The Week-on-Four-Pages Diary Format

I like to scribble notes on the diary pages of my planner, intermingled between appointments, or in the margins. I tend to record the little things that happen during the day—important thoughts or conversation, who has to stay at home with what sickened child, or how far I ran. Together, these notes form a low-preassure variant of a journal, marking important points in my evolving life and providing a scaffold for my failing human memory.

I’ve long been a fan of the week-on-two-pages style of diary layouts. While they give you a fair amount of space to write in, they still make it easy to see the full week at a glance. Lately, I’ve found this layout a bit too constricted. As usual, I considered going back to an A5 planner, but I’m not sure the bulk is possible for me to muster in my day-to-day life. Instead, I’ve been playing with a week-on-four-pages format, primarily for Personal paper.

One problem with this kind of layout is the loss of overview. It is no longer possible to get a quick glance of a weeks’ worth of appointments, without flipping through pages. I’ve tried to ameliorate this problem by adding a "progress meter" at the bottom of each page, providing more of a a weekly context. If anyone has a better idea for solving this, I’d love to hear it.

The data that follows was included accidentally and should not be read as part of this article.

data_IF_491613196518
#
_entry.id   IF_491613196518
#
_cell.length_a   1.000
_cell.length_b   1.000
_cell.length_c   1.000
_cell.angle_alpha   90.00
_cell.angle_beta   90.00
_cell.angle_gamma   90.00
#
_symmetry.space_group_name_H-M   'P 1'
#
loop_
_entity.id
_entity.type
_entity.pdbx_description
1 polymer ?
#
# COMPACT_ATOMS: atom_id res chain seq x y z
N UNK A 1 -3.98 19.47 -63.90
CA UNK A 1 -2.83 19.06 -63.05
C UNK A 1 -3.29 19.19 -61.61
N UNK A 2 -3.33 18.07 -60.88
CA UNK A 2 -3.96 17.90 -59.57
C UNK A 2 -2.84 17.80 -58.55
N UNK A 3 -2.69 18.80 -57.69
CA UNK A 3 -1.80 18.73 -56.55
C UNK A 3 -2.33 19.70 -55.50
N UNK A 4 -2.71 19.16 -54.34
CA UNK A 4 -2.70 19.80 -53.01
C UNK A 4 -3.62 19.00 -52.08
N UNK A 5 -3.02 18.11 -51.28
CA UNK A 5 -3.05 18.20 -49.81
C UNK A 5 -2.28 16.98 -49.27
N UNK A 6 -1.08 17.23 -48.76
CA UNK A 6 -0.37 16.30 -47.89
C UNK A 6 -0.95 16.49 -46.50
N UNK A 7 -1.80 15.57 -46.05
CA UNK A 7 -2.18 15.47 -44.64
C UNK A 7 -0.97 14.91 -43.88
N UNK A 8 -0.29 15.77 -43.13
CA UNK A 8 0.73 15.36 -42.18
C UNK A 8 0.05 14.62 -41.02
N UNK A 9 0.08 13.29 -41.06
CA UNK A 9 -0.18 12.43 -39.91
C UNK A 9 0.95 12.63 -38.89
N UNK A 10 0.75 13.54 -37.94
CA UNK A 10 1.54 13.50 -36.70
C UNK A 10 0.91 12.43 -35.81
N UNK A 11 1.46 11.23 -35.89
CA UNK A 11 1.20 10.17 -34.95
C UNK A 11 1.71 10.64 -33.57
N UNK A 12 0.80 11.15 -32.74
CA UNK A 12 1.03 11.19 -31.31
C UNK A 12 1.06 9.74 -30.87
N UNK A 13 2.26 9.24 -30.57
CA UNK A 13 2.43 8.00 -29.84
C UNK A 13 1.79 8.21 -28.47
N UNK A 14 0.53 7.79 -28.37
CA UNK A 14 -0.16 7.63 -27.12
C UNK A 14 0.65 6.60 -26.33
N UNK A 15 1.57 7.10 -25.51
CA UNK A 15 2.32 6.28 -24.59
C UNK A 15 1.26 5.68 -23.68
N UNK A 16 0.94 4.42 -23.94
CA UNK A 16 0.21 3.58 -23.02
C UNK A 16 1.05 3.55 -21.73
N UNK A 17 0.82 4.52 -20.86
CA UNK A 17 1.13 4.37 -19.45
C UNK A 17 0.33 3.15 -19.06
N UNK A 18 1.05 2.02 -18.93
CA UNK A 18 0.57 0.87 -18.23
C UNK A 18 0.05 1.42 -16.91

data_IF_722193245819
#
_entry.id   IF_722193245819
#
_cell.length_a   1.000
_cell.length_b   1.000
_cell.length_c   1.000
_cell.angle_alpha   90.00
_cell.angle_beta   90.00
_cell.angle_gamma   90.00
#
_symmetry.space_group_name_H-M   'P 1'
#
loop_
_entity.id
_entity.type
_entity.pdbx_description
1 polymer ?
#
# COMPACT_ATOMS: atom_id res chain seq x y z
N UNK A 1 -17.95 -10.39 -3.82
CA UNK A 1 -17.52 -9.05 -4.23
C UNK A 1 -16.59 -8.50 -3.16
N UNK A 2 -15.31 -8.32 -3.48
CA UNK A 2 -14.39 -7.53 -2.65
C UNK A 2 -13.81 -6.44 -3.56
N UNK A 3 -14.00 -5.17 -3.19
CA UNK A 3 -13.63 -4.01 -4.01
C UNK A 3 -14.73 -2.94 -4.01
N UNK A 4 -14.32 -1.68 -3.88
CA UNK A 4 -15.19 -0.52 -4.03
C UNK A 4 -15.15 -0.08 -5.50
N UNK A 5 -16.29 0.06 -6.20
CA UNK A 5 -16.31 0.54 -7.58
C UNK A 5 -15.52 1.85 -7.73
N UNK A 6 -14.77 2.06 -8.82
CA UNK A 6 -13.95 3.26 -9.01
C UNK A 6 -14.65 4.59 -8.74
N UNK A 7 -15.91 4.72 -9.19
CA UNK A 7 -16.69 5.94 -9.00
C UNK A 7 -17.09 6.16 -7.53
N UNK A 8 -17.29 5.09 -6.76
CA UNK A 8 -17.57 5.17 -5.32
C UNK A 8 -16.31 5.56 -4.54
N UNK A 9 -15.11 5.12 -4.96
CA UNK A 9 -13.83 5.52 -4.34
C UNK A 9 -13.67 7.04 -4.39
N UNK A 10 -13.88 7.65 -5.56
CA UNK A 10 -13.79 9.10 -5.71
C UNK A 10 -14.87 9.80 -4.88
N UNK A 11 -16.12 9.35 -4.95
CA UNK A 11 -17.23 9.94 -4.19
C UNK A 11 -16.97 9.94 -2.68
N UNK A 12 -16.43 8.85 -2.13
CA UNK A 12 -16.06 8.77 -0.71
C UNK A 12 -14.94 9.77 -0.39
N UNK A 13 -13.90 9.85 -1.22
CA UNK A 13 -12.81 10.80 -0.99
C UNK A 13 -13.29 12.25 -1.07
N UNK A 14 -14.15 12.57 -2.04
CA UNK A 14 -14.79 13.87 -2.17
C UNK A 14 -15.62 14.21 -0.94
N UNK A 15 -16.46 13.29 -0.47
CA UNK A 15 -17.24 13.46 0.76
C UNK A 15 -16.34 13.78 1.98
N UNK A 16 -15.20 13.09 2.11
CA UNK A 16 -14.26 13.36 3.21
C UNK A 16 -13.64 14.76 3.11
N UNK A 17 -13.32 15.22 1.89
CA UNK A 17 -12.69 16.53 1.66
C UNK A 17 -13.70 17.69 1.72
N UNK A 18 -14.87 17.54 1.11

Download it from here and have a look1.


  1. The design is designed to be duplex-printed on A4-paper, set to be bound on the short side . Cut the print-out in half, put the leftmost half on top of the rightmost half and you’ll have all your pages in order. I made this PDF using Lennox, but more on this in a later post. 

— October 20th, 2013 · Tagged planner, diary & stationary porn

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